Tick-tock. Tick-tock. The sound of Intel's ongoing CPU development cycle has been constantly in the backdrop for its biggest competitor, AMD, ever since the world's largest chipmaker set an aggressive cadence for itself more than five years ago. Since then, Intel has turned over new manufacturing technologies followed by extensively revised CPU architectures in relentless succession. The introduction of Sandy Bridge processors at the beginning of this year put Intel firmly in the lead in terms of overall performance, power efficiency, and the value proposition offered to consumers.
Being the perennial number-two CPU maker in such a competitive context can't be easy, but AMD hasn't taken the challenge lightly. In fact, the firm has been working for several years on a brand-new breed of PC processors based on a fresh microarchitecture, code-named "Bulldozer," that aims to restore some competitive balance. Nearly every CPU AMD has made for the past decade-plus (with the exception of the low-power Ontario/Zacate E-series APUs) has been derived from the original K7, the chip first known as Athlon. Bulldozer draws on that tradition in various ways, but it is a novel, clean-sheet design intended to take AMD processors into their next era.
To that end, Bulldozer introduces some unorthodox concepts into the PC processor space. The first of those is a dual-core "module" as a fundamental building block. To date, we've seen x86-compatible CPU cores capable of tracking and executing two threads via a feature known as simultaneous multithreading (SMT), better known by its Intel marketing name, Hyper-Threading, and we've had a number of chips with multiple cores onboard in a chip-level multiprocessor (CMP) configuration, tracing back to the original Athlon 64 X2. The Bulldozer module is sort of a mid-point between those two familiar arrangements. AMD says the module has "two tightly coupled integer cores" with some sharing of resources—including, notably, the FPU. The idea is to save space on the silicon die by pooling resources where possible while still offering "robust" performance on both threads, with fewer of the performance hazards created by SMT or Hyper-Threading.
At the same time, Bulldozer resurrects a concept that's fallen out of favor in PC processors in recent years: it's a "speed demon," optimized for higher clock frequencies rather than maximum instruction throughput in each clock cycle. The Pentium 4 "Netburst" microarchitecture—particularly in its troubled "Prescott" incarnation—gave frequency-optimized designs a reputation for high power draw and iffy performance. Yet Chief Architect Mike Butler told us the engineering team's goal with Bulldozer was to "hold the line" on instructions per clock (presumably at about the same rate as the Phenom II) and to "aggressively pursue higher frequencies." Speed demons have typically reduced the amount of work done at each stage of the pipeline in order to simplify logic and thus enable higher operating frequencies, but this approach can also theoretically help manage power consumption. The rationale, if we understand Butler correctly, is that a design with a relatively low number of gates flipping at each pipeline stage may require less voltage to operate at a given frequency. Chip power consumption has three main determinants: clock speed, the number of transistors flipping, and the square of the voltage. That voltage squared term is, obviously, the single biggest factor in the power equation, so a design capable of keeping voltage in check could make some sense for today's power-constrained world.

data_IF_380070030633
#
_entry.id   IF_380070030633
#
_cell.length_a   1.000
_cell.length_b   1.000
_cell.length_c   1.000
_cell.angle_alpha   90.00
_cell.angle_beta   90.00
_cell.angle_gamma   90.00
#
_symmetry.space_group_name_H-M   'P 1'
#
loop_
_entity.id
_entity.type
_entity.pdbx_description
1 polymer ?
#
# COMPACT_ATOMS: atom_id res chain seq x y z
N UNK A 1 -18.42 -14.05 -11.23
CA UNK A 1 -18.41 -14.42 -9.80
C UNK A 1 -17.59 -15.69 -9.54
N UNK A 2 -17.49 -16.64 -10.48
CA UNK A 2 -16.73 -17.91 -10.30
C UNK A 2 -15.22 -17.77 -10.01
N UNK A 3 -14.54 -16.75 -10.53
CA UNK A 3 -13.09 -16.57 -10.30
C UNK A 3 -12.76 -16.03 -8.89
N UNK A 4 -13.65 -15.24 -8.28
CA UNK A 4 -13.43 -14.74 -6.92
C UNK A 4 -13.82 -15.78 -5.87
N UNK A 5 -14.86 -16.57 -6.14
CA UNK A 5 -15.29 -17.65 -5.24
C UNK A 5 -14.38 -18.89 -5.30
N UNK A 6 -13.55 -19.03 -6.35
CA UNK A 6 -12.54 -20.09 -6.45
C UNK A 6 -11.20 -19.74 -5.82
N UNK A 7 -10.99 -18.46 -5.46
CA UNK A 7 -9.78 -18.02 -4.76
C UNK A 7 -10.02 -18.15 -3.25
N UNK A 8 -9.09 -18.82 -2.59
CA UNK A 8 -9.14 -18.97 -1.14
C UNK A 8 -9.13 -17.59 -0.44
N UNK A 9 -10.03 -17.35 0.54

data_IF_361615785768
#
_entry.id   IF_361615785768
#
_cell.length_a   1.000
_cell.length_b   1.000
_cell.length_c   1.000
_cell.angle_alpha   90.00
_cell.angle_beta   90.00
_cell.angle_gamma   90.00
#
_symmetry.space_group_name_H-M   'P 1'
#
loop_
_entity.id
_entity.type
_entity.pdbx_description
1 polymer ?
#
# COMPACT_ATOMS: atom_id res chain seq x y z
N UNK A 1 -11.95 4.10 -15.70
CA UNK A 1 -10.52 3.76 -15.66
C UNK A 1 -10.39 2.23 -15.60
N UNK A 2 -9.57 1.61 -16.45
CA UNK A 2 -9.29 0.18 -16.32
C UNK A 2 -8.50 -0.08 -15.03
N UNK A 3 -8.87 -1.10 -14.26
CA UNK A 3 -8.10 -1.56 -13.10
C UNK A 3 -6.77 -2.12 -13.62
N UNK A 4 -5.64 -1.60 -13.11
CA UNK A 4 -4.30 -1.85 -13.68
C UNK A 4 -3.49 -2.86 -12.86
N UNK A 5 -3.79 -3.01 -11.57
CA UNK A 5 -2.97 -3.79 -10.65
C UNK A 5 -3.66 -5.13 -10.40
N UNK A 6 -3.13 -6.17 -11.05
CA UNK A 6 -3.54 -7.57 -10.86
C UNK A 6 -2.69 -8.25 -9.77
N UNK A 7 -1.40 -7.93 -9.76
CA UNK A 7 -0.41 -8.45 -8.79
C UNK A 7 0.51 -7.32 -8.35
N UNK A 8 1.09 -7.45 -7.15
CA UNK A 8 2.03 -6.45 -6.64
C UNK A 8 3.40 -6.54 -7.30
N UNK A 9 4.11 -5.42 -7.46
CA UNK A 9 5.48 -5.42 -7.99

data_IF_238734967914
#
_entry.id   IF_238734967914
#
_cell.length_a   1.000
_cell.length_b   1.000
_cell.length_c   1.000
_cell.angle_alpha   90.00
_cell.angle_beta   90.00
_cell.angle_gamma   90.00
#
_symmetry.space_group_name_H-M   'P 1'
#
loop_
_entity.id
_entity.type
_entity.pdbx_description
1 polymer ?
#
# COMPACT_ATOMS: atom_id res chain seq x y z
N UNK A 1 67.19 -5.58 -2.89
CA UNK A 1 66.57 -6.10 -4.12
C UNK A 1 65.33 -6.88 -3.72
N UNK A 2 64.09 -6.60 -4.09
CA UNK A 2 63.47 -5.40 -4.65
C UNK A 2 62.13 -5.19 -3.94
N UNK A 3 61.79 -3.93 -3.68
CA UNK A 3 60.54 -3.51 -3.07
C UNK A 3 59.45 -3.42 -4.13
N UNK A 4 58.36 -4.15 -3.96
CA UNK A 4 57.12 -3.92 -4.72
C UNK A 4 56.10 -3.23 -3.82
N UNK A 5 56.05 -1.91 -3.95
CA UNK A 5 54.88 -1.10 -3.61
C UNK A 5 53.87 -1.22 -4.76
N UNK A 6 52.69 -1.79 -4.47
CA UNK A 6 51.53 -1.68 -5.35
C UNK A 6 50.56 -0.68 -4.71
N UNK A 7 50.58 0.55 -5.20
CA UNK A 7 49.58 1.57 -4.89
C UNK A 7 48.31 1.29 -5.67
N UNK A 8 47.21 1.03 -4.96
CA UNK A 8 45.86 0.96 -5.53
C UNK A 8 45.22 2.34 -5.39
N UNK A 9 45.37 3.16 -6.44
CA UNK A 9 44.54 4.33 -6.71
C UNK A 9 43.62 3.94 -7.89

We don't know precisely how aggressively AMD has pursued the speed-demon approach. When we asked, AMD declined to tell us the number of stages in Bulldozer's main pipeline. This behavior seems unusually guarded. We've been writing about these things for over a decade, and an outright refusal to disclose pipeline depth in a major x86 processor is very rare. Our sense is that it's somewhere between the 12-14 stages of contemporary Core- and Phenom-branded chips and the astounding 31 stages in Prescott. I expect we'll learn more about Bulldozer's inner workings as time passes.
At any rate, here's the big picture. The first incarnation of the Bulldozer architecture is a formidable chip, with four modules onboard. That gives it a total of eight integer cores, with four floating-point units. Each module has 2MB of L2 cache, and there's a shared third-level cache of 8MB. This chip retains compatibility with AMD's existing system architecture, so it has an integrated memory controller with support for dual channels of DDR3. Also present are four HyperTransport links, only one of which will be used in desktop products.
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